In 1880 a washing machine for blanks was produced. Prior to this, all the gold blanks were washed by hand and dried with towels. In the preceding eight years the Mint had struck 13,530,894 gold coins which would have meant a pile of wet towels.
A hydraulic metal press was designed and built in the workshops by George Bint during 1880-81. It was intended that the Mint would produce medals and had been supplied with a screw press, which was powered by two men who would screw the heavy flywheel up and then run it down as rapidly as they could. This press was used for the production of the 1880 exhibition medals consisting of 530 gold and 1450 silver and 1180 bronze. This work was obviously the catalyst for the manufacture of the press.
From 1881 to 1921 the Mint produced small gold bars for the Indian market. They were generally 10 troy ounces, 99.6% gold with the alloying agent being silver. Annual production varied with the figure in 1903 being over 18,000.
From 1872 the Mint received stocks of British coins which it issued on request to the Australian banks. It also exchanged worn or damaged coins for new ones. These coins were sterling silver (92.5% pure), and it did not make commercial sense to return the withdrawn coins to London when Australian jewelers were importing sterling silver. Accordingly, the Mint melted the coins and sold the silver ingots or strip, remitting the funds received to the UK Treasury.
At first, Mint security was supplied by the military, but in 1873 the guard, consisting of two constables and a sergeant, was drawn from the police force. Although they were armed with carbines and Enfield rifles, the activities of the Kelly gang and other bushrangers caused alarm at the Mint, and the Deputy Master purchased six revolvers to be held by nominated Mint personnel.
West Australian gold discoveries meant that the newly won gold had to be sent to either Melbourne or London, so action began to obtain a Royal Mint branch for Perth. The Western Australian Premier, Sir John Forrest speaking on behalf of the Perth Mint Bill on 9 July 1894 stated: The Melbourne Mint charges 2d (1.66c) an ounce (31.1g) to refine and coin our gold and since 1886 we have paid then 4,693 pounds ($9,386), money which could have been spent in WA. The Perth Mint branch opened for business on 20 June 1899.
Following Federation moves began for Australia to have its own coinage. Various systems were considered including a decimal coinage based on the florin (two shillings) being one tenth of sovereign (1 pound).
The Coinage Act of 1909 assented to on 4 September, set out a system basically the same as the existing United Kingdom coinage except that there would not be a farthing or a half crown.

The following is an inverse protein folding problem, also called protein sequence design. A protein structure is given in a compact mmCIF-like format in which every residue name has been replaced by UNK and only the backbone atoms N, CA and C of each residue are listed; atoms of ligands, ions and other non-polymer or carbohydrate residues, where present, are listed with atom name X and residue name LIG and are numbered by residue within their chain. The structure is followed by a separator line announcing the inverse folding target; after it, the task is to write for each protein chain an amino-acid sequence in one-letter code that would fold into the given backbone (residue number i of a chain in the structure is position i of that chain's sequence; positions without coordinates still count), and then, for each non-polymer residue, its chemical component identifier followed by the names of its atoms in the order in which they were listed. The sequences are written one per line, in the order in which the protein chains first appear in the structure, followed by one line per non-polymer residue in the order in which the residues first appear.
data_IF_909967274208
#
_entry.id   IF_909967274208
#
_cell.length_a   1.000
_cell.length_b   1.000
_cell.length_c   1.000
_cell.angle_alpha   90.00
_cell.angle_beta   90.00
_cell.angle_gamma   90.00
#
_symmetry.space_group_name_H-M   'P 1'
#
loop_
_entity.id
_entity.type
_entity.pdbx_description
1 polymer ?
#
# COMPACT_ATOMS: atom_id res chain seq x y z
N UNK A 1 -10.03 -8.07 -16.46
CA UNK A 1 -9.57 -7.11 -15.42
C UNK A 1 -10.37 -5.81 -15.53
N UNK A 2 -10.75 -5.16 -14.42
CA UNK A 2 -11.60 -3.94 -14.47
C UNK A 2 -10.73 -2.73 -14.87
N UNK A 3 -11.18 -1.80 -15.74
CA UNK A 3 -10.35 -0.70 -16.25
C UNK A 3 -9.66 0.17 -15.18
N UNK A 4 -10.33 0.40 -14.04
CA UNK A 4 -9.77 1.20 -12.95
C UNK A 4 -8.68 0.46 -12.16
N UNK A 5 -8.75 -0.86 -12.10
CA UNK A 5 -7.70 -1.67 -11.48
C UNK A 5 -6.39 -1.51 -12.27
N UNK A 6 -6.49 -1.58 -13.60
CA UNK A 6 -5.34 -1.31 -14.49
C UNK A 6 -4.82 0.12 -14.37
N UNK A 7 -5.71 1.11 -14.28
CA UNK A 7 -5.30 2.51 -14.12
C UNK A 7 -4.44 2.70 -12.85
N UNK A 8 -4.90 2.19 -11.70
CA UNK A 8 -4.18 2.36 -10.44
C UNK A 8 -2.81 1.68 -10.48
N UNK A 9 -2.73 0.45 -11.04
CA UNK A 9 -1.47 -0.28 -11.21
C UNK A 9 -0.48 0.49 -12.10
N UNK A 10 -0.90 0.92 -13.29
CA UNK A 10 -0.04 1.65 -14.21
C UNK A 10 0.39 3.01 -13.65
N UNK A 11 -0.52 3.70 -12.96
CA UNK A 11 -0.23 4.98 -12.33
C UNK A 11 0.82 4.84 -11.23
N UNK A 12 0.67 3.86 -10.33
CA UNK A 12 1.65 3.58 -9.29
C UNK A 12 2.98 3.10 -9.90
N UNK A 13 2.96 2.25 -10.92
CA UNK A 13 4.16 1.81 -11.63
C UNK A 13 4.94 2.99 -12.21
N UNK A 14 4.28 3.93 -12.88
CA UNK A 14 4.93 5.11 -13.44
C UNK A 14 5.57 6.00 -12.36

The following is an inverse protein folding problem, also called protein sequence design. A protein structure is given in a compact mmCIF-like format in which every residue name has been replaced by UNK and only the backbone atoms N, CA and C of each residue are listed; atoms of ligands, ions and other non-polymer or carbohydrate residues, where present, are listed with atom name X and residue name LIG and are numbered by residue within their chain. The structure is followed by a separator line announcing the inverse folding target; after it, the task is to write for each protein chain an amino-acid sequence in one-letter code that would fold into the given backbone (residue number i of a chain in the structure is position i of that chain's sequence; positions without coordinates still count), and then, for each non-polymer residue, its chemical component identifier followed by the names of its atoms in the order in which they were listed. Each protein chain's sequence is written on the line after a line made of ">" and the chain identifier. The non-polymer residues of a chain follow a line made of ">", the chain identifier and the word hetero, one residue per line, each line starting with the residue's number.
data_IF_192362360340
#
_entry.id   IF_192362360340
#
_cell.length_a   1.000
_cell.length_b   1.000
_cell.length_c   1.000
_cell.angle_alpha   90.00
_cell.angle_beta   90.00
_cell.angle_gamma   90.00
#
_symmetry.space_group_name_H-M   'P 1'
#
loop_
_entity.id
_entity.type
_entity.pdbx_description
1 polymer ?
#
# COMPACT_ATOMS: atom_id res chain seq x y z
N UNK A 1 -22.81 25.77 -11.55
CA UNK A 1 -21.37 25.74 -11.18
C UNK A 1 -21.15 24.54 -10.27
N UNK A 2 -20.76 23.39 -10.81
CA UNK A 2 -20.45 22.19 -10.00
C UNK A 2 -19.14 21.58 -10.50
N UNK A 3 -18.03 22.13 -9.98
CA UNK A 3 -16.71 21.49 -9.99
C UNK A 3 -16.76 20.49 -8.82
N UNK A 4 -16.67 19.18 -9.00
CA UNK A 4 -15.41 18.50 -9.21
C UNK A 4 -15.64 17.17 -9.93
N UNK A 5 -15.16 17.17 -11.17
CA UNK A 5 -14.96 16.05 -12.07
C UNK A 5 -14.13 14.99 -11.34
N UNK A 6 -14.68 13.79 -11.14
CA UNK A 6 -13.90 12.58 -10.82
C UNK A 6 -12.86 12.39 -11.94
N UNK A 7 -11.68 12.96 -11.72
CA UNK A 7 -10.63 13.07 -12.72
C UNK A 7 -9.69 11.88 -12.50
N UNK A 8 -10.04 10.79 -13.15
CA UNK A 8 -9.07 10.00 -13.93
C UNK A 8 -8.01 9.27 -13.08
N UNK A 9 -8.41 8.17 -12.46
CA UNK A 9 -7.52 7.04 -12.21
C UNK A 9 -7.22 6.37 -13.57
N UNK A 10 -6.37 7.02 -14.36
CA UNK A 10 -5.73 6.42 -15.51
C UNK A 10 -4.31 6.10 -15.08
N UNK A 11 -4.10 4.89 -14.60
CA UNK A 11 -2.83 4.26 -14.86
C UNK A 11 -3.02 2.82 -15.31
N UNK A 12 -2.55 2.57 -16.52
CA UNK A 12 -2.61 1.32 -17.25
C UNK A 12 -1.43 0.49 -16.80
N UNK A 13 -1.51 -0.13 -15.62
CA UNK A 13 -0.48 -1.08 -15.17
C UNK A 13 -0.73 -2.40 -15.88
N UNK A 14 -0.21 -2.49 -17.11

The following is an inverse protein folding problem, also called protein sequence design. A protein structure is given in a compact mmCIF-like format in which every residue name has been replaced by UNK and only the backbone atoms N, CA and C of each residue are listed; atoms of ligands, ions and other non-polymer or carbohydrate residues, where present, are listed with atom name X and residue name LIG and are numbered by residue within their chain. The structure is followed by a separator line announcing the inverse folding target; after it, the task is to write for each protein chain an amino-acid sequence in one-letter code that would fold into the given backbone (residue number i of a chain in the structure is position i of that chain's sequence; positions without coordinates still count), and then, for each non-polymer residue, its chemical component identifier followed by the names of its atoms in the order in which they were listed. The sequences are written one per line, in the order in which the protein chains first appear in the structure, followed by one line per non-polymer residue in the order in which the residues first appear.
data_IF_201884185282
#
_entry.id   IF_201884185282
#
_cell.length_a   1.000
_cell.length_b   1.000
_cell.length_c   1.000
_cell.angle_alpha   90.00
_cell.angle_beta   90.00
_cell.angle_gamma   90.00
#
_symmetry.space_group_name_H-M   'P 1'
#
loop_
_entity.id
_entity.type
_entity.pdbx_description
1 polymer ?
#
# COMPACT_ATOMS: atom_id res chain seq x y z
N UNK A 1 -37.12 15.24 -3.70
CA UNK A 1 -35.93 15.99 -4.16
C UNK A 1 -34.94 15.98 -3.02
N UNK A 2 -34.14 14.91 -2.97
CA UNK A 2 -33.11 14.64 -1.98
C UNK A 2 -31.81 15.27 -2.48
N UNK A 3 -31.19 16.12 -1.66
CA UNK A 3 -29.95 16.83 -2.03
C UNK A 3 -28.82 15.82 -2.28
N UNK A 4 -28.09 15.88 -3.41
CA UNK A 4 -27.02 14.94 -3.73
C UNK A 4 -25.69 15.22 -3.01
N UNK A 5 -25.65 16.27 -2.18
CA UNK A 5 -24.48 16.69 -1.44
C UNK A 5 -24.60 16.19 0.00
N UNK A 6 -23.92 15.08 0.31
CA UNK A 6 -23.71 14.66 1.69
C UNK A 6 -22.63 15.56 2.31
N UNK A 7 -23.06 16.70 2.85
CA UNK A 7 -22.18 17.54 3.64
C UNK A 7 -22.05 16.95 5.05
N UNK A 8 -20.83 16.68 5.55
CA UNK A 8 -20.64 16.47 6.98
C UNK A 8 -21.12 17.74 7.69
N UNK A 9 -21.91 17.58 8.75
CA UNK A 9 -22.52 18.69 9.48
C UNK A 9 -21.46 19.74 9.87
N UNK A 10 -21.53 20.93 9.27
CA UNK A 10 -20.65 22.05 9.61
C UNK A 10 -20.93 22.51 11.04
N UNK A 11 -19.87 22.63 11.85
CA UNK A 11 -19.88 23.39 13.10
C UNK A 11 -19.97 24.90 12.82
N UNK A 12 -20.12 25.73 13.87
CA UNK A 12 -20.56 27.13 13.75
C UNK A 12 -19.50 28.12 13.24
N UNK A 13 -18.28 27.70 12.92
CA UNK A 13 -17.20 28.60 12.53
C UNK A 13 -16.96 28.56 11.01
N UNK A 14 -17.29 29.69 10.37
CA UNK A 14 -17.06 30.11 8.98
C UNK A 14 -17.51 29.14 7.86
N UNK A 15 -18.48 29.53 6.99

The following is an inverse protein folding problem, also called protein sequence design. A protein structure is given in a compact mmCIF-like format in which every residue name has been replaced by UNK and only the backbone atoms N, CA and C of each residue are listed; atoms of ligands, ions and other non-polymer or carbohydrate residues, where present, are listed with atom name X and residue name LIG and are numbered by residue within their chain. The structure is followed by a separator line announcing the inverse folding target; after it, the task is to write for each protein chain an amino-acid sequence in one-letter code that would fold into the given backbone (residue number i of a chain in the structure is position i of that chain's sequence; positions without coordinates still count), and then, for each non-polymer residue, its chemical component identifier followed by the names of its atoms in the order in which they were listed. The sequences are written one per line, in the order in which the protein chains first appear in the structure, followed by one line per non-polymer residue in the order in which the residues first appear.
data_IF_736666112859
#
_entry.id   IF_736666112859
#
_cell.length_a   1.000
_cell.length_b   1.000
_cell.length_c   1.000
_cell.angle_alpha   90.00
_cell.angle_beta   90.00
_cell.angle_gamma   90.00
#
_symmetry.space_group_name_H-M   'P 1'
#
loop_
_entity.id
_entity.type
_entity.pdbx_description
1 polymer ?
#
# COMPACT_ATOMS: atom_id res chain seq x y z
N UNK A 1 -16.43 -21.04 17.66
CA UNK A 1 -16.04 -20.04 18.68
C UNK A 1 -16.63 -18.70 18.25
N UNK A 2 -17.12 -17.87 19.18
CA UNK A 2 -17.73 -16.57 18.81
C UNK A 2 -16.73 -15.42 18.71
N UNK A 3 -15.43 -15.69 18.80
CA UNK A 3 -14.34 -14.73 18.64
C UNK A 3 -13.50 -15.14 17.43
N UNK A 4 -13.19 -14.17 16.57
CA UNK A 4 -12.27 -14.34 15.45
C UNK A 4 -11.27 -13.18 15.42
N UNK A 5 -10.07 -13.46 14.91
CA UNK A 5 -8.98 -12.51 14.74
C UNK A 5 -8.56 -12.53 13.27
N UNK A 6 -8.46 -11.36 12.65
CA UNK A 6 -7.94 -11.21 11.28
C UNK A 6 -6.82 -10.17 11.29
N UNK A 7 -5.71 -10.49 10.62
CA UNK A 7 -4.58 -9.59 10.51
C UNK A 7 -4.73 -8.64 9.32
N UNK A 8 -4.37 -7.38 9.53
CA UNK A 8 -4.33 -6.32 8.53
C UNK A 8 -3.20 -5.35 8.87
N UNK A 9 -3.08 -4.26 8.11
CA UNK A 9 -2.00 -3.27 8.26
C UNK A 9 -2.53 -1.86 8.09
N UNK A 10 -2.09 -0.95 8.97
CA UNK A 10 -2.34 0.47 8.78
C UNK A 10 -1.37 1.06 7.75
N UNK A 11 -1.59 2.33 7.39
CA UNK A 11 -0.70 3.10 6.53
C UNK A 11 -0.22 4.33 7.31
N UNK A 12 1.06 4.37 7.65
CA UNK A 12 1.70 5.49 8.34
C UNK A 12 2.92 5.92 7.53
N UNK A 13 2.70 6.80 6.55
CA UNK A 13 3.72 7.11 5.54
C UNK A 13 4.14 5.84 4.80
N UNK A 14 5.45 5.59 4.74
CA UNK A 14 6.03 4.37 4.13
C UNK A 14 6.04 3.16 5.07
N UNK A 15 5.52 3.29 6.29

The First Australian coins were produced in London. Dated 1910, they bore the effigy of Edward VII. The first Australian bronze coins, the penny and halfpenny were dated 1911 and carried the effigy of George V. Australian coins were produced in the UK until World War 1.
At the outbreak of hostilities, Great Britain suspended the active circulation of gold coins thus causing an upsurge in the demand for silver coinage in the United Kingdom. There were also problems in arranging shipping and accordingly the Treasury cabled Melbourne to prepare to produce the Australian silver coins. Arrangements were made for the Indian Mint in Calcutta to produce the Australian penny and halfpenny from 1916.
In 1916 Melbourne Mint struck its first Threepence, sixpence, shilling and two shilling pieces, all of which carried a small “M” under the date.
Melbourne continued to strike silver coins and started to produce the bronze coins in 1919. From this date onwards Melbourne was assisted by the Sydney branch with bronze and some silver coins, and by the Perth branch with bronze coins (except for 1,316,000 one shilling pieces dated 1946) Sole responsibility for the silver coinage returned to Melbourne with the closure of the Sydney branch in December 1926.
In 1927 Melbourne produced 2,000,000 of Australia’s first commemorative coin – the Parliament House florin.
Australia’s most famous coin, the 1930 penny was produced by the Melbourne Mint.
The Royal Australian Mint’s coin was purchased at auction in 1965 for 195 pounds which on today’s market would realise over $25,000.
The last sovereigns struck at the Melbourne Mint were dated 1931. From the inception in 1872, Melbourne had produced 147,276,611sovereigns and 1,893,559 half sovereigns.